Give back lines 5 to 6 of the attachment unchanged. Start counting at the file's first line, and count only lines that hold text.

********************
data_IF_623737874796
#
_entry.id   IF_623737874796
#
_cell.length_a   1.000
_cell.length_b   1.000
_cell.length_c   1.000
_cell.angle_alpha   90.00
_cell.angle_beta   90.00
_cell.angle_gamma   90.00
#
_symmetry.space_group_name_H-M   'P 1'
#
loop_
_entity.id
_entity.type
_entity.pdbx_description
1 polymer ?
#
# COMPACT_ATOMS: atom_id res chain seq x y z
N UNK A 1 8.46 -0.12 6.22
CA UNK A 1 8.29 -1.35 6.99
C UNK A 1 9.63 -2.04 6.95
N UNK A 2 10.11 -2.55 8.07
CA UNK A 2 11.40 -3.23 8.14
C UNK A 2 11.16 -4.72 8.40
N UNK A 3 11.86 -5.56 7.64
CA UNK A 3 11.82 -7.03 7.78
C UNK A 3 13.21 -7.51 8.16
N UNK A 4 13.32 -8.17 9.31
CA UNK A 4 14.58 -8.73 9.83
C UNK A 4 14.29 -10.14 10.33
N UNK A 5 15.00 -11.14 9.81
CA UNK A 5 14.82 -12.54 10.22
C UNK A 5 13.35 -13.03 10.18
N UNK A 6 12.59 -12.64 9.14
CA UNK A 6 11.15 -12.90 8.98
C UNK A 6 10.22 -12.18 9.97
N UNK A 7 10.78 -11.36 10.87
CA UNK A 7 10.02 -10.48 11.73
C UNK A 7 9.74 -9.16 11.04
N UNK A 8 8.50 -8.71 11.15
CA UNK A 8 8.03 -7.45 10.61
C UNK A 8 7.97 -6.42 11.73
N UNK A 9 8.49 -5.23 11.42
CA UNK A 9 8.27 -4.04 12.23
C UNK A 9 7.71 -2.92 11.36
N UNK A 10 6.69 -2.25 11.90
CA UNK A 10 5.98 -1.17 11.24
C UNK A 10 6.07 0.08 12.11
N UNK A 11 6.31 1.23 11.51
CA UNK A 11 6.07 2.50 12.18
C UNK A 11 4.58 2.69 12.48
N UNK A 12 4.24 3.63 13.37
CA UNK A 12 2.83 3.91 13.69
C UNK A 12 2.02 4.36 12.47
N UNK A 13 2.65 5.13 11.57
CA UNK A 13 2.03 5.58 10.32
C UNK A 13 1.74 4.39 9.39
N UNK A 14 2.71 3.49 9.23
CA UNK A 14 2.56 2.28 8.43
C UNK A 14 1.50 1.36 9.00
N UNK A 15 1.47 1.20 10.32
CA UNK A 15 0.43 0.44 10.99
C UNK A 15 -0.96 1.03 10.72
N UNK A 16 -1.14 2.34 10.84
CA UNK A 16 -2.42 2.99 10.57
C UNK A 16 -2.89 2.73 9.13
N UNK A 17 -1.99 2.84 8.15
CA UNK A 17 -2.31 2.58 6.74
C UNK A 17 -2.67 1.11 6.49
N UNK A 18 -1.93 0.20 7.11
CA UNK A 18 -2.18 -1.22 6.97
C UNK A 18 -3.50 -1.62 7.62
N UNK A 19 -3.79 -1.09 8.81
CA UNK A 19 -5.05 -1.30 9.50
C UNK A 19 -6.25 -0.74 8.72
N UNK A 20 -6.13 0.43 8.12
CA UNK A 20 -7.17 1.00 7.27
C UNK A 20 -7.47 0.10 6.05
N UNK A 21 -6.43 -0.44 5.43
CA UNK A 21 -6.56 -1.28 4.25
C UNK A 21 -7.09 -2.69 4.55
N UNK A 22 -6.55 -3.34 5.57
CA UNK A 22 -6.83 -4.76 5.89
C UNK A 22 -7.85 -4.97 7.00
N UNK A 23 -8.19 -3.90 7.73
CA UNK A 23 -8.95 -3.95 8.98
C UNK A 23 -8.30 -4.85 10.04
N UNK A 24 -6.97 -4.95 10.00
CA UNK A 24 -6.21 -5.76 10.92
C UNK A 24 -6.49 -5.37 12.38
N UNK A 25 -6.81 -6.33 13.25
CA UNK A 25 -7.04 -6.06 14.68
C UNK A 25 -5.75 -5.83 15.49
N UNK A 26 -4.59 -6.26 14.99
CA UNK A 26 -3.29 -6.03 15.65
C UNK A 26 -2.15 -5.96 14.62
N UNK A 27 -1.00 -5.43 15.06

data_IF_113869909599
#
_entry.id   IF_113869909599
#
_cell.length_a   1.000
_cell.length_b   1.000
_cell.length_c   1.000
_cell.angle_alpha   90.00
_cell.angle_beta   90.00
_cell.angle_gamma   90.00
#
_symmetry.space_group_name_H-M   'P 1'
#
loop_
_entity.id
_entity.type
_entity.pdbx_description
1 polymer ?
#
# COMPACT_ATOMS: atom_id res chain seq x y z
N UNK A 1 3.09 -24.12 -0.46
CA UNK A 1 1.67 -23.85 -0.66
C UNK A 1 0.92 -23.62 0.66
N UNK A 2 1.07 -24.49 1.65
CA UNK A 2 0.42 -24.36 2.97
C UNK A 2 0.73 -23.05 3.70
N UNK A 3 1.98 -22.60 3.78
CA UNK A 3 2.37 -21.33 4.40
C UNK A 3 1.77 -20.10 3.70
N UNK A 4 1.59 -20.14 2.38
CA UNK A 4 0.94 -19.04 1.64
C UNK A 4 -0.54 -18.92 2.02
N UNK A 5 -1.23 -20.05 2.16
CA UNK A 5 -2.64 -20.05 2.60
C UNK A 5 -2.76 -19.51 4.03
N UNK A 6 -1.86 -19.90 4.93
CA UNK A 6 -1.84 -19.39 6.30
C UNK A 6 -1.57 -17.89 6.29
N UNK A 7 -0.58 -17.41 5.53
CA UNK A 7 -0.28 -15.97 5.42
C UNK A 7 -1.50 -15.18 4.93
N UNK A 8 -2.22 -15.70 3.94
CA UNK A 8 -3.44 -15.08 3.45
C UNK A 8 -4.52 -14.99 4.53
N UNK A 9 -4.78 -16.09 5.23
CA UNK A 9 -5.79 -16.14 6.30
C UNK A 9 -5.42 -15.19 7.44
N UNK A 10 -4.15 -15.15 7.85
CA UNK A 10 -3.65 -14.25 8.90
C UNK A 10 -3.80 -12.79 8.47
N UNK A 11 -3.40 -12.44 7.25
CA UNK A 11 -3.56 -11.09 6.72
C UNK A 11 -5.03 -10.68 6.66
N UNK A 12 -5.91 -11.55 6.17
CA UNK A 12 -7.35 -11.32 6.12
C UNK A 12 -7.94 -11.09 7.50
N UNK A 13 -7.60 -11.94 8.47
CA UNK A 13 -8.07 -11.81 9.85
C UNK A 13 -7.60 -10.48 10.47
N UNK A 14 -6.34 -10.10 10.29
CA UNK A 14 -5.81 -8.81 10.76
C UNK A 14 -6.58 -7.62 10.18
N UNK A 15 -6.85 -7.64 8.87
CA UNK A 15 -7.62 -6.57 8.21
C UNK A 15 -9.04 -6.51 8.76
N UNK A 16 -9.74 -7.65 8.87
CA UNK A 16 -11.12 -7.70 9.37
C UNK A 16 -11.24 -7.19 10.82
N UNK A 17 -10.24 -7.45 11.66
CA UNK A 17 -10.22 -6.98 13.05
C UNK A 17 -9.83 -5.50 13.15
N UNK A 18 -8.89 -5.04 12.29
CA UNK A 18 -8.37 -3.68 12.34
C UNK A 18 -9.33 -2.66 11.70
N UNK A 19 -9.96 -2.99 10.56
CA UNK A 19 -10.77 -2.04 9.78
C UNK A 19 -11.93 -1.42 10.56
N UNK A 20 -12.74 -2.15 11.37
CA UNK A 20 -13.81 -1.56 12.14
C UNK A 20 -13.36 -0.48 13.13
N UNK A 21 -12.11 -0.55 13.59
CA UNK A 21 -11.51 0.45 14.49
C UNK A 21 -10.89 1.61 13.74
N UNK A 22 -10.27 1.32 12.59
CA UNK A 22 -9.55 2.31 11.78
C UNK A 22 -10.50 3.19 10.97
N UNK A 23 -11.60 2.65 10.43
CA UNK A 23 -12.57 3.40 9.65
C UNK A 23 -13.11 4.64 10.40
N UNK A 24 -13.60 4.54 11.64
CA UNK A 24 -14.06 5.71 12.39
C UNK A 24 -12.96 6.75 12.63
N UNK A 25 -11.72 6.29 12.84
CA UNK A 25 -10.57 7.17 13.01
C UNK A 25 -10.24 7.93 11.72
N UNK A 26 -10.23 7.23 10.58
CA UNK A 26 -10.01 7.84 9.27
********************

_cell.length_a   1.000
_cell.length_b   1.000